REVIEW: THE KING AND I (upcoming cinema release) ★★★★★
Barlett Sher’s revival of Rogers & Hammerstein’s The King and I has played at the Lincoln Centre, opened on Broadway in 2015, and wowed UK audiences this year at the Palladium. Though the curtain has come down on the London Palladium’s acclaimed production, those who missed out on London’s hottest ticket still have a chance to see Rogers and Hammerstein’s classic musical in cinemas across the UK.
Based on the memoirs of Anna Leonowens, The King and I recounts the experiences of Anna (Kelli O’Hara), a British schoolteacher hired as part of the King’s drive to modernize his country in the face of imperialist threat.
O’Hara radiates charm and intelligence as Anna, with a voice that soars effortlessly through Rogers and Hammerstein’s beautiful score. Ken Watanabe’s portrayal of the misguided and puzzled King of Siam is captivating throughout. However, both Watanabe and O’Hara are at their best when sparring together on stage, particularly during the timeless number ‘Shall We Dance’.
While past productions have been accused of cultural insensitivity, Sher has managed to somewhat sidestep this issue, pointing out the hypocrisy of western values, particularly in the hilarious number ‘Western People Funny’.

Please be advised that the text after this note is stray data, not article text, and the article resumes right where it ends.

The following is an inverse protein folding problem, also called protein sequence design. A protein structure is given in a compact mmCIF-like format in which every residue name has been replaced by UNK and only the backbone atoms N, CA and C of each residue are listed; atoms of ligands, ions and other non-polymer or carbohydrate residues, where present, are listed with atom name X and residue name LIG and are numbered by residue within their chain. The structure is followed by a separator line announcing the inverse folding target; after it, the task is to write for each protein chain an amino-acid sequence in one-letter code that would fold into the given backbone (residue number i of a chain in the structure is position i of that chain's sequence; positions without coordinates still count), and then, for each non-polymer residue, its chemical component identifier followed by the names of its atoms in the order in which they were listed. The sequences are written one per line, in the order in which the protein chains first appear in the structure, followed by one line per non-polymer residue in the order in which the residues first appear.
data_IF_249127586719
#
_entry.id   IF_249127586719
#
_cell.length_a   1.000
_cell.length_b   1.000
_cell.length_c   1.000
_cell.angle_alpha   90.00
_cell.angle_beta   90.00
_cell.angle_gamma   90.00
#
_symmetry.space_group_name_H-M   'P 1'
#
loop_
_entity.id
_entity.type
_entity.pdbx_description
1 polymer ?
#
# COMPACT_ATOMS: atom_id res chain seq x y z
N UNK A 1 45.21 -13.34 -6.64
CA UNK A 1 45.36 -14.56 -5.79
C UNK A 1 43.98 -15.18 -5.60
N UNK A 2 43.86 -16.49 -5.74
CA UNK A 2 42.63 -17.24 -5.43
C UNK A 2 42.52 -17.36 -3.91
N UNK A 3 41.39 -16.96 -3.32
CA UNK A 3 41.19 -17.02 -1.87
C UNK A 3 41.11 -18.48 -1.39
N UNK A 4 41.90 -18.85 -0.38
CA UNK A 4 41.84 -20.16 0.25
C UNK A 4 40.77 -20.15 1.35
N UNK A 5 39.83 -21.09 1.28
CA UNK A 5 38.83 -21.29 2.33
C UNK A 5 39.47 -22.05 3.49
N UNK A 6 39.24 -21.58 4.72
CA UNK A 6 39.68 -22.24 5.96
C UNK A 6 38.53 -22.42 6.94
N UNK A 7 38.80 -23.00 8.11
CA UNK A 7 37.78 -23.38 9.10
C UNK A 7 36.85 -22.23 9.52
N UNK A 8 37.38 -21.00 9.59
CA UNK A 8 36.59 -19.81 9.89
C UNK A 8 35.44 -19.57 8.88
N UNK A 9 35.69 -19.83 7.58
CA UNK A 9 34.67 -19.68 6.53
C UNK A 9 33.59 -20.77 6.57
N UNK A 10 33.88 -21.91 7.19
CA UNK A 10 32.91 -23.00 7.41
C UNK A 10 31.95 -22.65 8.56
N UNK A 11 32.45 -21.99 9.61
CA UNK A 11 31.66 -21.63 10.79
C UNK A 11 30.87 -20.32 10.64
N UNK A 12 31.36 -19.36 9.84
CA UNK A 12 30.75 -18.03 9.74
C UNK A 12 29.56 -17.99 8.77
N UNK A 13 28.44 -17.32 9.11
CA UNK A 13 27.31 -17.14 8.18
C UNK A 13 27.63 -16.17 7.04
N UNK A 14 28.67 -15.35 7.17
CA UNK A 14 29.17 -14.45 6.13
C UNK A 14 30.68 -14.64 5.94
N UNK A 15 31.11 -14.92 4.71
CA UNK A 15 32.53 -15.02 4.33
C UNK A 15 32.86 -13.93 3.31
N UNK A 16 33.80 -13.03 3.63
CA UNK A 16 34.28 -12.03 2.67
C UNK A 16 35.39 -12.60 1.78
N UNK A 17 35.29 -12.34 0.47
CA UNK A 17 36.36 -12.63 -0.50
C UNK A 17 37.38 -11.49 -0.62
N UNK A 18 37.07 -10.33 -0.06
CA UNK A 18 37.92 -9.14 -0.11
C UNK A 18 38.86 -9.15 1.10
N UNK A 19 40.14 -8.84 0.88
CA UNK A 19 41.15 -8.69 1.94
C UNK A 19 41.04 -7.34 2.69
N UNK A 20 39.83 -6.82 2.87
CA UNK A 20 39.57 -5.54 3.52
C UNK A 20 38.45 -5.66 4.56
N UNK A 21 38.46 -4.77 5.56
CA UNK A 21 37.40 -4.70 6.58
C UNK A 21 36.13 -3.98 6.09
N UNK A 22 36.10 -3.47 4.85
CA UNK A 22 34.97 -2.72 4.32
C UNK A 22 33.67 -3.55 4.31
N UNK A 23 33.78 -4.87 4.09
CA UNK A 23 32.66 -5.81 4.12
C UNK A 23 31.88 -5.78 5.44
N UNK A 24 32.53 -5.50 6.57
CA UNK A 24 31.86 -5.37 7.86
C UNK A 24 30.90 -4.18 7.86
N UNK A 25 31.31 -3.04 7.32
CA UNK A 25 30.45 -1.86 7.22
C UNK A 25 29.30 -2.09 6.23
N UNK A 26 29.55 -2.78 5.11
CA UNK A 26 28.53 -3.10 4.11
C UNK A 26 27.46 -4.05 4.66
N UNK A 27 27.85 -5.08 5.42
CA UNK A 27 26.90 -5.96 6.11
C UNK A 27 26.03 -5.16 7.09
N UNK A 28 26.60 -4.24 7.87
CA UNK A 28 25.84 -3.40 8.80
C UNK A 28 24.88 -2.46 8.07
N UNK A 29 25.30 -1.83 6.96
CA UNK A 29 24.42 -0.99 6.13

The filming of the production is incredibly well done, managing to showcase the incredible choreography by Christopher Gattelli and the many elaborate costumes designed by Catherine Zuber. A particular highlight is the ‘Uncle Tom’s Cabin’ ballet scene which benefits from being seen from multiple angles.
The camera also manages to pick up on subtle nuances of the piece such as the intensity of the relationship between Ruthie Ann Miles as the matriarch Lady Thiang and Na-Young Jeong as Tuptim, which without the aid of close-ups may have been lost on the audience.
On 29th November, cinemas across the UK will screen The King and I, offering audiences an intimate viewing experience with an incredible cast.
Get your tickets here www.kingandimusicalcinema.com
Reviewed by Ben McDonald
Photo: Paul Kolinik